Anyway, long story short, political correctness does sometimes get in the way of an open discussion of all the options.  But just because that is the case does not mean that those options would be a good idea.  Pursuing a nuclear option against terrorism is both politically incorrect and a bad and unworkable line of strategy.

4 comments to A Nuclear Solution to Terrorism?

  • mclaren

    Admirable restraint. Most people would have remarked that using nuclear weapons in Afghanistan is a suggestion too bizarre to discuss.

    Perhaps the commenter meant to suggest that America should act more like the Roman Empire or the Mongol Empire: massive retaliation against any groups that resist, genocide as routine military policy, mass crucifixions, etc.

    The problem with that kind of savage brutality is that it tends to percolate upward. The Romans ended up ruled by Caligula, Commodus, Nero, et al. Do we really want to go that route?

  • I understand Mclaren’s position, but disagree. Suggestions such asthat of “USA Wins Again” show that our society contains elements as evil as the worst of our enemies. A valuable lesson, and worth remembering. They require a firm response, least they gain support among the American people. Rot spreads quickly.

  • Respectfully, FM, I disagree. I don’t think USA wins AGAIN’s argument was evil. He was a raising a real concern, namely that our pursuit of victory in the “war on terror” is costing us grievously. In that context, it is reasonable to at least ask if alternatives exist. The reality is that our modern restraint in waging war may strike us as moral, but this morality (a) has real costs, and (b) is largely ahistorical. Victor Davis Hanson has written on this issue as well, and while I disagree with his arguments as I do with UwA’s suggestions, I don’t think they are so beyond the Pale as to warrant dismissal without consideration. mclaren is right about the self-brutalizing effects of such practices. And yet, of course, Rome provided relative peace and prosperity for centuries for millions. The utilitarian calculus is complex.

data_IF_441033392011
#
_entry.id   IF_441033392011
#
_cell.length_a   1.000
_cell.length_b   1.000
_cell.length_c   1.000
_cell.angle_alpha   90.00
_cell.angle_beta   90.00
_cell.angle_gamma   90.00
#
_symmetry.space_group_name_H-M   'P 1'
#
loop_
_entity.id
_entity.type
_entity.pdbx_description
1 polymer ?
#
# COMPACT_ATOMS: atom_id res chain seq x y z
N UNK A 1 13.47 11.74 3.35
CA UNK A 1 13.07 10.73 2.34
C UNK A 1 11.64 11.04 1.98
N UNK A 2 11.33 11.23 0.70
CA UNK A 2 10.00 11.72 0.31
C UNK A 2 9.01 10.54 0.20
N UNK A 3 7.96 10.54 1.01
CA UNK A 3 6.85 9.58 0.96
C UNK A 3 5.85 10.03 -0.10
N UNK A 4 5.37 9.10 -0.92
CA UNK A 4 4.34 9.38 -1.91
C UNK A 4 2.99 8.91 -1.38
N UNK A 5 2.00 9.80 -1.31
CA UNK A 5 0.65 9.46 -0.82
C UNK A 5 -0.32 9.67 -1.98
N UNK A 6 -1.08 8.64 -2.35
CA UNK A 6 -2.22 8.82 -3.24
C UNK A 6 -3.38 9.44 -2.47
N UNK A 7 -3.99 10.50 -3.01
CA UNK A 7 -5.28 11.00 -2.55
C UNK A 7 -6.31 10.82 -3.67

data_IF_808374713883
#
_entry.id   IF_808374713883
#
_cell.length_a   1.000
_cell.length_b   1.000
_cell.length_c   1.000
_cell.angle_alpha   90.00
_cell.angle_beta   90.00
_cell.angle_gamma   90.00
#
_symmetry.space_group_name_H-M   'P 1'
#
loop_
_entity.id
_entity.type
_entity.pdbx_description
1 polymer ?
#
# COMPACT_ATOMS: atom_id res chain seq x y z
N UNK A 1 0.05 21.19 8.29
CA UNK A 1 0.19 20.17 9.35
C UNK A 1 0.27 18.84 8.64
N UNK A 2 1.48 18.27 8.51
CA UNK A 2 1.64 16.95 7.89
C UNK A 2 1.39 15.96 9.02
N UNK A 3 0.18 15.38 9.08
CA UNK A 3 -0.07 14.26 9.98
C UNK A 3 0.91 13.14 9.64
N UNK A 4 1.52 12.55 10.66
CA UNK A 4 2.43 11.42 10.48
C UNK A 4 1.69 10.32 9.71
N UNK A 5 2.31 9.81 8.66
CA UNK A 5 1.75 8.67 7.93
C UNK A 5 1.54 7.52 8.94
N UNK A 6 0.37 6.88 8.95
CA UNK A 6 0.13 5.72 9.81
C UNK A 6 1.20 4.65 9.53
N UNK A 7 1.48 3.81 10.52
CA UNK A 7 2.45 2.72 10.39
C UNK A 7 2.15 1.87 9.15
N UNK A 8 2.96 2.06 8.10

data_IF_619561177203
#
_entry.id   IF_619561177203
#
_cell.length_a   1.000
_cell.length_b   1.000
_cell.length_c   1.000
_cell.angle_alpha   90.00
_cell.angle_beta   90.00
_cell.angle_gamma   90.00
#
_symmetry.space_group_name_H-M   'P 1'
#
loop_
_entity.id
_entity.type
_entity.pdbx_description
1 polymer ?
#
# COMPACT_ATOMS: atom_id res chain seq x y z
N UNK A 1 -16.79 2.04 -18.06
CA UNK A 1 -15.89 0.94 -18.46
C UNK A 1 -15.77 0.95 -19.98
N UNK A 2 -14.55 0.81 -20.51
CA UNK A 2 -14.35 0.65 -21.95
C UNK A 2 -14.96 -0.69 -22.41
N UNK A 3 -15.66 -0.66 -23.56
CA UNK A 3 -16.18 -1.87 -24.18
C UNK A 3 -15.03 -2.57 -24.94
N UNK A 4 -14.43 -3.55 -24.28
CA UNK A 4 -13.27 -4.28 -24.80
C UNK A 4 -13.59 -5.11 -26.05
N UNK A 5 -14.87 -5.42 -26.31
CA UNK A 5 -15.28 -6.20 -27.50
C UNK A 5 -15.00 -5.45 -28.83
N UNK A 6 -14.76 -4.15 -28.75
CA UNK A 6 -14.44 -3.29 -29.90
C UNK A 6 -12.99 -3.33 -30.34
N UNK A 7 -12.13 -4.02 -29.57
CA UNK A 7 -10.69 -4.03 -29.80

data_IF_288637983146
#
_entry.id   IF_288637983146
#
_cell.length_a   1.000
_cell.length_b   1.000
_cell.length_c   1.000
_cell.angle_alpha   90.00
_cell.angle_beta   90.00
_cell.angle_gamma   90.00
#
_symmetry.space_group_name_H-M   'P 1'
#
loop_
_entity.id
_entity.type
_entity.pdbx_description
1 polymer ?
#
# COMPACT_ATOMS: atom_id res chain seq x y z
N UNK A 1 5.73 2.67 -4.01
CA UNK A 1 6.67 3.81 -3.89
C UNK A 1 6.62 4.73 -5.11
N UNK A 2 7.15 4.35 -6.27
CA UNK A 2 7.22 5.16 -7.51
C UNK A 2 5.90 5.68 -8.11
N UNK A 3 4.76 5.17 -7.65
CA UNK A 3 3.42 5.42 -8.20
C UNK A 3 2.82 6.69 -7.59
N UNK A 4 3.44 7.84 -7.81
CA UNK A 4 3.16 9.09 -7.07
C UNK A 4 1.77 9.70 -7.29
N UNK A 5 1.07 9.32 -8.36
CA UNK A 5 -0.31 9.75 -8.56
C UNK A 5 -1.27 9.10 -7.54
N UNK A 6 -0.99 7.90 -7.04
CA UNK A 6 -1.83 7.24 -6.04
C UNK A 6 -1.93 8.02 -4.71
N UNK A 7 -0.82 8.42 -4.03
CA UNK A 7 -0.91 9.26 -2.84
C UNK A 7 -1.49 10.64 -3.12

• We can debate if it’s evil to advocate killing tens or hundreds of thousands — people unrelaetd to 9/11 — because a dozen guys flew some planes into two buildings. But I’ll wash my hands afterwards. BTW — the people of Hamburg and Miami will be pissed when “UwA” nukes them (as the 9/11 Commission noted, those cities played a more important role than the bases in Afghanistan).

    There are only utilitarian arguments in geopolitical debates, as moral factors don’t have a common basis in human experience. But there is, IMO, a utilitarian basis for drawing a bright line around nukes, and not considering them as just another weapon to consider using whenever we’re angry. Advancing technology means nukes will become ever easier to build, and our actions will play a role in determining how often they get used.

    “is largely ahistorical”

    Nukes are ahistorical, as you well know. That is, their invention (and that of subsequent WMD) marks a bright line in human history. Blurring that line might have unpleasant effects.